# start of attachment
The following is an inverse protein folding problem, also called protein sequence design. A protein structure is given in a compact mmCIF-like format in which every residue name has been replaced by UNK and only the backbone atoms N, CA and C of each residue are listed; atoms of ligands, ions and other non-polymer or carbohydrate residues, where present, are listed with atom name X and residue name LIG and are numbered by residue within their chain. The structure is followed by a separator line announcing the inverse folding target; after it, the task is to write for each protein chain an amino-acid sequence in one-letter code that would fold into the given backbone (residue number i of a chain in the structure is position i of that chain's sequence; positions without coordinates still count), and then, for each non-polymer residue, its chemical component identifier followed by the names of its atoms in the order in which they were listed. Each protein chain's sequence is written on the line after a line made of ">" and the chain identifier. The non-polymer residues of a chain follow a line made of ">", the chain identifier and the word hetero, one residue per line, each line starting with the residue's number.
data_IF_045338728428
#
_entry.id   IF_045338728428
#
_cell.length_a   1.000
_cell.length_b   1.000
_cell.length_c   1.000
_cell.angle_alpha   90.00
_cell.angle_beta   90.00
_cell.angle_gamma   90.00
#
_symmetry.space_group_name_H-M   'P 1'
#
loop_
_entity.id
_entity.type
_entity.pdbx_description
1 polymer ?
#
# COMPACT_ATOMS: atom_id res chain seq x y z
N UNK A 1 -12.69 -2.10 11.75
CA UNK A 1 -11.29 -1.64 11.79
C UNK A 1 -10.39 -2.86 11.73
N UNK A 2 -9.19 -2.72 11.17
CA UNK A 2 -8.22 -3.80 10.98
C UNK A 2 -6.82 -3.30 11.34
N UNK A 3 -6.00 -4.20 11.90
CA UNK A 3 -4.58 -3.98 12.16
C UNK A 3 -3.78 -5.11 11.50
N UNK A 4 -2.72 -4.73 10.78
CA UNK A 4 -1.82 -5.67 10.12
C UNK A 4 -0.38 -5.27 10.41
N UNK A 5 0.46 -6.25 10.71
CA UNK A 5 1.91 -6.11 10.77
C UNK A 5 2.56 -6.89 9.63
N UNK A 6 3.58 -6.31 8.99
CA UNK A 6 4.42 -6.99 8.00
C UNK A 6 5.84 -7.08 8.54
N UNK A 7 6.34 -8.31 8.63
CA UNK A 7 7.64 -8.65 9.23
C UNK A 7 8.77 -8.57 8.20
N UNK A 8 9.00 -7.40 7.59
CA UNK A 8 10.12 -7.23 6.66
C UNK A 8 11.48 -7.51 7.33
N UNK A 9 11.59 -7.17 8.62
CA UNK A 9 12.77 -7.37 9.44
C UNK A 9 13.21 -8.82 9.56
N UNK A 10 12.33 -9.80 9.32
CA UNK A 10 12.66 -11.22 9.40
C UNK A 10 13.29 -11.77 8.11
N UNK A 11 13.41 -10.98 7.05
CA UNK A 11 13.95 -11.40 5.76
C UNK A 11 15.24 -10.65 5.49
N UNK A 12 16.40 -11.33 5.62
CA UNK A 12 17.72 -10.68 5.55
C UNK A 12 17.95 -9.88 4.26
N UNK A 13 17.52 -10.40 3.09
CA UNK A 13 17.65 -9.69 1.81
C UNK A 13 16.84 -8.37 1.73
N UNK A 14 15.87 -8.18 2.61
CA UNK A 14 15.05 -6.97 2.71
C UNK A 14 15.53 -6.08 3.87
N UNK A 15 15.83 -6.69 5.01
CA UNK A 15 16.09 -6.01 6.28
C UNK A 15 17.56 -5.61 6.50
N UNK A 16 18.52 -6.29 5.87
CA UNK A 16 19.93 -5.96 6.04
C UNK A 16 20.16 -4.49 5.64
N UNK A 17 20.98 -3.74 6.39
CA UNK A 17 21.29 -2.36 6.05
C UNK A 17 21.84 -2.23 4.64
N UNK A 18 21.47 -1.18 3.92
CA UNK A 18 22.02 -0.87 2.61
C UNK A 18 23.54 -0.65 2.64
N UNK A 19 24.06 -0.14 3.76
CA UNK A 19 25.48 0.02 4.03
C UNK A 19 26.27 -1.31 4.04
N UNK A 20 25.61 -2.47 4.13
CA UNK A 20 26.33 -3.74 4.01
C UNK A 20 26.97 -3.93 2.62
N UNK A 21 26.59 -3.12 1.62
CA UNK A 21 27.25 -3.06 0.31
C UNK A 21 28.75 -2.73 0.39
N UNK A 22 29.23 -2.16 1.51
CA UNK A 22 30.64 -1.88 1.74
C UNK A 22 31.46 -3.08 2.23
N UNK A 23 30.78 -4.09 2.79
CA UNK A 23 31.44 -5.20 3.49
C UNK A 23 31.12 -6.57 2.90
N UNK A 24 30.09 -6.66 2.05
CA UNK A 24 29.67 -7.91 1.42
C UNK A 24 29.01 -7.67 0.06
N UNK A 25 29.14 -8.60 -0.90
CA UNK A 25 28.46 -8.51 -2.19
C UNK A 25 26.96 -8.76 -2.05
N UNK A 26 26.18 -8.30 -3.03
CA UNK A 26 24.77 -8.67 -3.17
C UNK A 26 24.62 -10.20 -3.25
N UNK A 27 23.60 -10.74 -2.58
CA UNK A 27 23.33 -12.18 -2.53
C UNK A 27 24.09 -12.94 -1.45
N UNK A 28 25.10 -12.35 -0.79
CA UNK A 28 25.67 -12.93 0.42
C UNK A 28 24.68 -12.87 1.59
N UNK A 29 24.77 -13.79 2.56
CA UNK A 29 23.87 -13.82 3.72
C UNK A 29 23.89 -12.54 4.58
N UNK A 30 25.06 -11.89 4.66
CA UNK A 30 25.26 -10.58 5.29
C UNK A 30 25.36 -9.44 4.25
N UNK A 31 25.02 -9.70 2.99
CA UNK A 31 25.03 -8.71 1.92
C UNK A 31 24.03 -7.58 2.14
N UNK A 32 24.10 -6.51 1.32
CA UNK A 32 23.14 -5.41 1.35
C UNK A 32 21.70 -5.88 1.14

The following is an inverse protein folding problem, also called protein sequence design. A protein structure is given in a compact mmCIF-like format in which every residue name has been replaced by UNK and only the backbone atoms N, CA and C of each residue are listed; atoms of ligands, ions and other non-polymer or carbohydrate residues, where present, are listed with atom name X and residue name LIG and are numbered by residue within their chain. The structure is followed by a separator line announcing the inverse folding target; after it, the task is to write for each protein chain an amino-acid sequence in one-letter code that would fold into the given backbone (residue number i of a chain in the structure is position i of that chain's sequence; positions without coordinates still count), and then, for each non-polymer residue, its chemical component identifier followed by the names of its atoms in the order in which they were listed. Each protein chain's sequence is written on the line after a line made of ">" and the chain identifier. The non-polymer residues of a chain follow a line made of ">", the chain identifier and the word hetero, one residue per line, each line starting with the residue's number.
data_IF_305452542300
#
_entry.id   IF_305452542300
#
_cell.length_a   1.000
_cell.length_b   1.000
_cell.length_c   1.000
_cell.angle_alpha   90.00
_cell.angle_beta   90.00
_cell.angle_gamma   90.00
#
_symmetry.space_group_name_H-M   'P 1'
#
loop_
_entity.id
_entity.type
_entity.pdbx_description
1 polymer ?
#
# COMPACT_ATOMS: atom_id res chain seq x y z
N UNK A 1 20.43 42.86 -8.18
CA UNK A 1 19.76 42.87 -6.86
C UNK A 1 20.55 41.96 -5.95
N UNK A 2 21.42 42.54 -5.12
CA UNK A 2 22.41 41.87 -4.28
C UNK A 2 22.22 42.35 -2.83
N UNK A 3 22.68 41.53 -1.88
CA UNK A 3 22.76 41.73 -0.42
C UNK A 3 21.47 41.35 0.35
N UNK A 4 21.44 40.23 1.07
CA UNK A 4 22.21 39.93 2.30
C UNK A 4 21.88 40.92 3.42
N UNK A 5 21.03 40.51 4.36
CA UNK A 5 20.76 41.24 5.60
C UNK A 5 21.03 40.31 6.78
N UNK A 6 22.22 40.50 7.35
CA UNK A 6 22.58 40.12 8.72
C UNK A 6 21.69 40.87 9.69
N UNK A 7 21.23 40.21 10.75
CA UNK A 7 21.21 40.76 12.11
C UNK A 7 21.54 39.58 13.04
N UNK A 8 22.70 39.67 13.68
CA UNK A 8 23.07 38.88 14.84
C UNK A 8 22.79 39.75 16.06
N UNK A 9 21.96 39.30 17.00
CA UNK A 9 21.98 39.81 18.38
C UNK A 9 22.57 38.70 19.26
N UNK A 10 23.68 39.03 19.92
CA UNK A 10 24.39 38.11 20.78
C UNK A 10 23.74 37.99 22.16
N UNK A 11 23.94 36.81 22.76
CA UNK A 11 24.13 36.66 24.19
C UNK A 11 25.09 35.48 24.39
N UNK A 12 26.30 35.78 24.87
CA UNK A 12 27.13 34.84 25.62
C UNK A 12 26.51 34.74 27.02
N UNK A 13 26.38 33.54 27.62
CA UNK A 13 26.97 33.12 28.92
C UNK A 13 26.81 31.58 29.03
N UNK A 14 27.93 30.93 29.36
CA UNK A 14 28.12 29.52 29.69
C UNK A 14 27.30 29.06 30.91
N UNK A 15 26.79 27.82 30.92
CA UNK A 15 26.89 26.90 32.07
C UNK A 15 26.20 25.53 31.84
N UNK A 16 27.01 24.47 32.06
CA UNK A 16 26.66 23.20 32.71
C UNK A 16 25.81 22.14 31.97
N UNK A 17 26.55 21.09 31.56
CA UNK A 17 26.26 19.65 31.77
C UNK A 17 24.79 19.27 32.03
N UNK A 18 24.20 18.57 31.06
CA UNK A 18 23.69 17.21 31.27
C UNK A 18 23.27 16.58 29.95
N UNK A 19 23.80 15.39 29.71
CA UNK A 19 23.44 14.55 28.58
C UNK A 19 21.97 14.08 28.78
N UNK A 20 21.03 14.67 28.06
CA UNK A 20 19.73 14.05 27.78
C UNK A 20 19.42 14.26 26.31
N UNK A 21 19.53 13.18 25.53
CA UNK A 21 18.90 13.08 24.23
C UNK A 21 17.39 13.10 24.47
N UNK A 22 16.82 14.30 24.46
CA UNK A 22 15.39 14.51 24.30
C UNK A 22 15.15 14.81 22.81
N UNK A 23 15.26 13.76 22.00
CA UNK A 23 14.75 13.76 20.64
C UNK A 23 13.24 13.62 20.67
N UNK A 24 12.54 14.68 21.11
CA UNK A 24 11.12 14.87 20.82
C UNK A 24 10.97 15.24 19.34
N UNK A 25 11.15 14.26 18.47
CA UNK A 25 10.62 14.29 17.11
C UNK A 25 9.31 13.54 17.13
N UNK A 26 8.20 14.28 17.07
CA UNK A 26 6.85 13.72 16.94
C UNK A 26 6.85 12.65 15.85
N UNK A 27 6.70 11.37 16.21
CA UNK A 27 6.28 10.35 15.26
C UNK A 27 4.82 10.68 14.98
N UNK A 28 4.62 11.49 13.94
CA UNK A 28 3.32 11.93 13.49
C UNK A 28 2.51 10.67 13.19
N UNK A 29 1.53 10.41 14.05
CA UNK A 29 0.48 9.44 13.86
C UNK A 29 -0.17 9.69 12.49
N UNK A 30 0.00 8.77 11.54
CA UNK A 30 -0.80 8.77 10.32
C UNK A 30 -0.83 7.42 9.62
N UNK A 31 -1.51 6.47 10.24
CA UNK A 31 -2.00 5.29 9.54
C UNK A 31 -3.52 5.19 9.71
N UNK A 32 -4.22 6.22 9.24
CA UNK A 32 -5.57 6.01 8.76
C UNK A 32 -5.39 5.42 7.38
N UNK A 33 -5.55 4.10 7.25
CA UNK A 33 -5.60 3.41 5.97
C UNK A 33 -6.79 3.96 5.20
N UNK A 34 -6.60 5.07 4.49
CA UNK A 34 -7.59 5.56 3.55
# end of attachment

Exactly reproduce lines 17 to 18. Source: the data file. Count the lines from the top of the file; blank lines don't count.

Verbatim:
_entity.type
_entity.pdbx_description